Biobanks, which are organizations that collect human biospecimens and related data, are valuable resources for clinical research. They can be used to leverage samples and genetic data to accelerate the development of companion diagnostics, help to reduce development times and costs for new therapeutic drugs, and support cross-disciplinary scientific discovery. The main aim of clinical trial-related biobanking is to identify and provide disease or trial-associated biomarkers. The potential impact of biobanking will only increase as Big Data techniques are applied.
Still, the high cost of the enterprise is an obstacle; potential investors are being asked to make long-term commitments in a new business whose model is still a hazy one. According to Rodrigo Gutierrez Gamboa, Managing Analyst for GBI Research, “Most biobanks are reportedly employing relatively vague cost models, suggesting a lack of financial strategy. Failure to accurately capture costs may lead to the early termination of projects, and may prove to be the downfall of various biobanks.”
The other challenge, public skepticism, may be even more difficult to overcome. Gutierrez Gamboa explains: “The public’s attitude towards biobanking is mixed, with some people having concerns over disclosing personal and medical information. Public support also depends to a large extent on what the samples are used for, as the treatment of disease is generally valued highly, while other interventions [e.g., the development of cosmetics] are seen as less acceptable.” To overcome these concerns, he says, biobanks must reassure the public that information is safely stored and encourage them to donate samples.
GBI Research concludes that despite the useful applications of biobanking, the creation and endurance of biobanks depends on people’s willingness to donate and have their samples stored. In this way, community engagement is a central component of biobanking management. The participation and support of the public is important for the success of any biobank.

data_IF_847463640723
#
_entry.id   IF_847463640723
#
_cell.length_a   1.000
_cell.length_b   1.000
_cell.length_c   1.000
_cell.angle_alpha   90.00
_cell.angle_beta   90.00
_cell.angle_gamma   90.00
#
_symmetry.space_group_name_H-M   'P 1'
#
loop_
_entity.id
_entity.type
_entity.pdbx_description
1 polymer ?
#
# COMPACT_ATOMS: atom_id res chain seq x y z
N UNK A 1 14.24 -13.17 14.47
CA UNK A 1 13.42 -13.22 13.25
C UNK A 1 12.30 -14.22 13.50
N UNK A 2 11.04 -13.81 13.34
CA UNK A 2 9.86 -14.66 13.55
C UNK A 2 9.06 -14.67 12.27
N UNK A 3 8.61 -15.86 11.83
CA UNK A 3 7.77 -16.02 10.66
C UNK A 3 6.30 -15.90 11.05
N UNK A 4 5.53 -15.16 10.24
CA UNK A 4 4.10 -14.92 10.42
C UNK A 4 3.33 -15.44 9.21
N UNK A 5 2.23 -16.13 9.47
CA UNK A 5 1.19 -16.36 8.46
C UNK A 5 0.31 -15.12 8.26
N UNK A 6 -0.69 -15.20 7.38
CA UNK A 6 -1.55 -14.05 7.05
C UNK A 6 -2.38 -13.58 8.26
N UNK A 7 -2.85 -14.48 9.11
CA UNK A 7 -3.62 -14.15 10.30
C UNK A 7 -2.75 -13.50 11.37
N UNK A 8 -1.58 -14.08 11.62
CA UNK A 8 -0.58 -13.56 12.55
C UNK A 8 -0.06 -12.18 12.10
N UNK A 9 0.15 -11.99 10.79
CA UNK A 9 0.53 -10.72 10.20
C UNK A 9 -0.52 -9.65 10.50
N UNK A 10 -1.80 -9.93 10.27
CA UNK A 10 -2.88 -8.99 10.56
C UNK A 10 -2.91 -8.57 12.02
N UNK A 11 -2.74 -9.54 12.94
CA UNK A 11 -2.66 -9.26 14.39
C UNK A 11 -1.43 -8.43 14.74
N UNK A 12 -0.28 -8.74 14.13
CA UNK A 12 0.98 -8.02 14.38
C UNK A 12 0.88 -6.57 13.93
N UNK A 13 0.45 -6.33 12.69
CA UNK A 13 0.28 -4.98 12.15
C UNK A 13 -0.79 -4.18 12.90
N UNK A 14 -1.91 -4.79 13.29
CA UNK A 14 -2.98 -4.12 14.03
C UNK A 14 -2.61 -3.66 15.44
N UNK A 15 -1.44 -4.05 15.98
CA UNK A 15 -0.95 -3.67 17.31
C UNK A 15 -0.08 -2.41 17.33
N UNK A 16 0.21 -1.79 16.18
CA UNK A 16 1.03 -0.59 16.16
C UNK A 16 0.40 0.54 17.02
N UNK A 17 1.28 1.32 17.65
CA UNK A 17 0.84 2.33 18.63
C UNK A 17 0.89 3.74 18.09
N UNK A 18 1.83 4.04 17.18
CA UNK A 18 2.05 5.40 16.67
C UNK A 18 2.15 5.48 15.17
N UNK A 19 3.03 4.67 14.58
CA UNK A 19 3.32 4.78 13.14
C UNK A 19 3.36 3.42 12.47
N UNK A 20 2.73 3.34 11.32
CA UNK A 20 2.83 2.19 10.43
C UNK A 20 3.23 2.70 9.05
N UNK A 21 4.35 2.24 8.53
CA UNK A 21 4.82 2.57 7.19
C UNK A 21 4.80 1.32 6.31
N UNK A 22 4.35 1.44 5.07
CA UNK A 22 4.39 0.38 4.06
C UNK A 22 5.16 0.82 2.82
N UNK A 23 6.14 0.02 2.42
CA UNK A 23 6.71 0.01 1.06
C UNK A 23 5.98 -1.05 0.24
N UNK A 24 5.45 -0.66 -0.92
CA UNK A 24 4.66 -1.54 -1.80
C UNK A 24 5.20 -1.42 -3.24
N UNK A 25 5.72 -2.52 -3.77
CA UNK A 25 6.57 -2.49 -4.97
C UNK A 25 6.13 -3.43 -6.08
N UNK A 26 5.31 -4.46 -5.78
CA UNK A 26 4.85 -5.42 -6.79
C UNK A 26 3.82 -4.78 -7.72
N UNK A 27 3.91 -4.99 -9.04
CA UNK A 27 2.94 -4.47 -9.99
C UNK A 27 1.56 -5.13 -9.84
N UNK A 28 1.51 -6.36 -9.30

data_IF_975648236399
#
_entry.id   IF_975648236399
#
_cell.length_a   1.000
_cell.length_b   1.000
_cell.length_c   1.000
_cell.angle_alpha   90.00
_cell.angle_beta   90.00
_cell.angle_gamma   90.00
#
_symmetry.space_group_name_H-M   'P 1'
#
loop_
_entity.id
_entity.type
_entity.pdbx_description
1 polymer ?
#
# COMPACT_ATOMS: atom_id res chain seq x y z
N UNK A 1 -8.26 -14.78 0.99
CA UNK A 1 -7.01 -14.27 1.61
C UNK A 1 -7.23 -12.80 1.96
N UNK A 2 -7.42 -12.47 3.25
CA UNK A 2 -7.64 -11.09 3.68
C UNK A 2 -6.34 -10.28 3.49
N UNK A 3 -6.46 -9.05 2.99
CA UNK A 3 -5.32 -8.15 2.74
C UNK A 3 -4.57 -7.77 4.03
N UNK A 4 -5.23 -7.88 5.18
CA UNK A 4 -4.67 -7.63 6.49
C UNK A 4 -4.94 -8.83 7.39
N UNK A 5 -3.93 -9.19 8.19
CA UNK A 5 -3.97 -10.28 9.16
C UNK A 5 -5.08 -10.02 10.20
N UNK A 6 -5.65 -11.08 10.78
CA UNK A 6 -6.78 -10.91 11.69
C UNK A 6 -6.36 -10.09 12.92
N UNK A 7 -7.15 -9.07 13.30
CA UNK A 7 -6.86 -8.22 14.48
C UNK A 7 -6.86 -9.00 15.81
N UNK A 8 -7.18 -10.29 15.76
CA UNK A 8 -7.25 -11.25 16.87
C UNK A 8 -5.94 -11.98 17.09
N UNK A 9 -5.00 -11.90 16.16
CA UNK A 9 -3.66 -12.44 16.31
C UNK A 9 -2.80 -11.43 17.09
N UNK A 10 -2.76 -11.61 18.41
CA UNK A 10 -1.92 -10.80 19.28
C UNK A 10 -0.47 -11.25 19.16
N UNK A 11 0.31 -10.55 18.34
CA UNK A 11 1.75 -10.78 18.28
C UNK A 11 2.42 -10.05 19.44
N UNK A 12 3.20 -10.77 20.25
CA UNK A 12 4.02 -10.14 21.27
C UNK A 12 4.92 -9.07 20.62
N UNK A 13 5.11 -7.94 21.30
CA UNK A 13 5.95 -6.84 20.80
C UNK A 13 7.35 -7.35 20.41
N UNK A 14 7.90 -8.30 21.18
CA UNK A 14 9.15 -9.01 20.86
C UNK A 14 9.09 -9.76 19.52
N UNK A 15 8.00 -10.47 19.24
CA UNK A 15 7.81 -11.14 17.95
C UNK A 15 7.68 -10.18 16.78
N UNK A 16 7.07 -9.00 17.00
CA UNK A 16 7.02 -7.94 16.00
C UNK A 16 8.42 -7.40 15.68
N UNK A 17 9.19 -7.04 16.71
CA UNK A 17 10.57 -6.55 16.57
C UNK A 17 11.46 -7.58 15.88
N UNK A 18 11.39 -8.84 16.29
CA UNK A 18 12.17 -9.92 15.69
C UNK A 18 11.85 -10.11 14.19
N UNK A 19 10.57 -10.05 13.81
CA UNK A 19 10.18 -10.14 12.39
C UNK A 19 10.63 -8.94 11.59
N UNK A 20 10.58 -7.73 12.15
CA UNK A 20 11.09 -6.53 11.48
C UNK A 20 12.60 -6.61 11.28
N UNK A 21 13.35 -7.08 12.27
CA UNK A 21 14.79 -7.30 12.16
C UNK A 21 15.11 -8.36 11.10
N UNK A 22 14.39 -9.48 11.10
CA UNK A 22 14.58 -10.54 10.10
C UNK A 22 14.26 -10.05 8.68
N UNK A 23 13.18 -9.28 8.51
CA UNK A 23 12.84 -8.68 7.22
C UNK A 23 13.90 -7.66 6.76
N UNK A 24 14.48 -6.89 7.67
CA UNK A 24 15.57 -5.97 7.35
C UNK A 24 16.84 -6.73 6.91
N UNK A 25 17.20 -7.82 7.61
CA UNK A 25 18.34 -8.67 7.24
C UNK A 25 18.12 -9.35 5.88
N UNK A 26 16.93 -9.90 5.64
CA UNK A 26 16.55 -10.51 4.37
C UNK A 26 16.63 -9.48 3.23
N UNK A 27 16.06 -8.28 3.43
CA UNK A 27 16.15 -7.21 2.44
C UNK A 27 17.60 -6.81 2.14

The full GBI Research report is called “Biobanking: Developing Smart, Sustainable and Ethically Compliant Biorepositories for the Future.”
In this issue’s “Special Feature” article, “A20 modulation: a potential biological threat that can be mitigated by immunohistochemistry” (pp.16-17), Maj. Michael A. Washington, PhD, M(ASCP), Chief of Microbiology Research in the Department of Clinical Investigation at Tripler Army Medical Center in Honolulu, HI, makes a chilling observation: he suggests that we are now in “an environment in which it is possible to engineer a new biological threat agent in a matter of days, while the characterization of the threat and the development of countermeasures can take months to years.” The nightmare scenario of international terrorism unleashing a bio-threat that will be difficult to counter promptly is no longer just a staple of “techno-thriller” paperbacks; it is real. Maj. Washington goes on to describe efforts by researchers to combat that threat, particularly through the techniques of immunohistochemistry.
The author concludes that “the clinical laboratory staff is on the frontlines of biodefense and will undoubtedly play an important role in the detection and response to future biological threats, whether natural or manmade. In order to be prepared for novel threats, it is essential that laboratory staff have a thorough understanding of what is possible and are provided with the tools to respond to unusual and novel situations.”
No lab director would prefer to use the specter of a cataclysmic bioterror event as a way to induce hospital management to loosen the budgetary purse strings. But legitimate threats are legitimate threats, and decision-makers should be aware of them and of the role labs can play in averting or responding to them. Can institutions afford not to invest appropriately in their labs?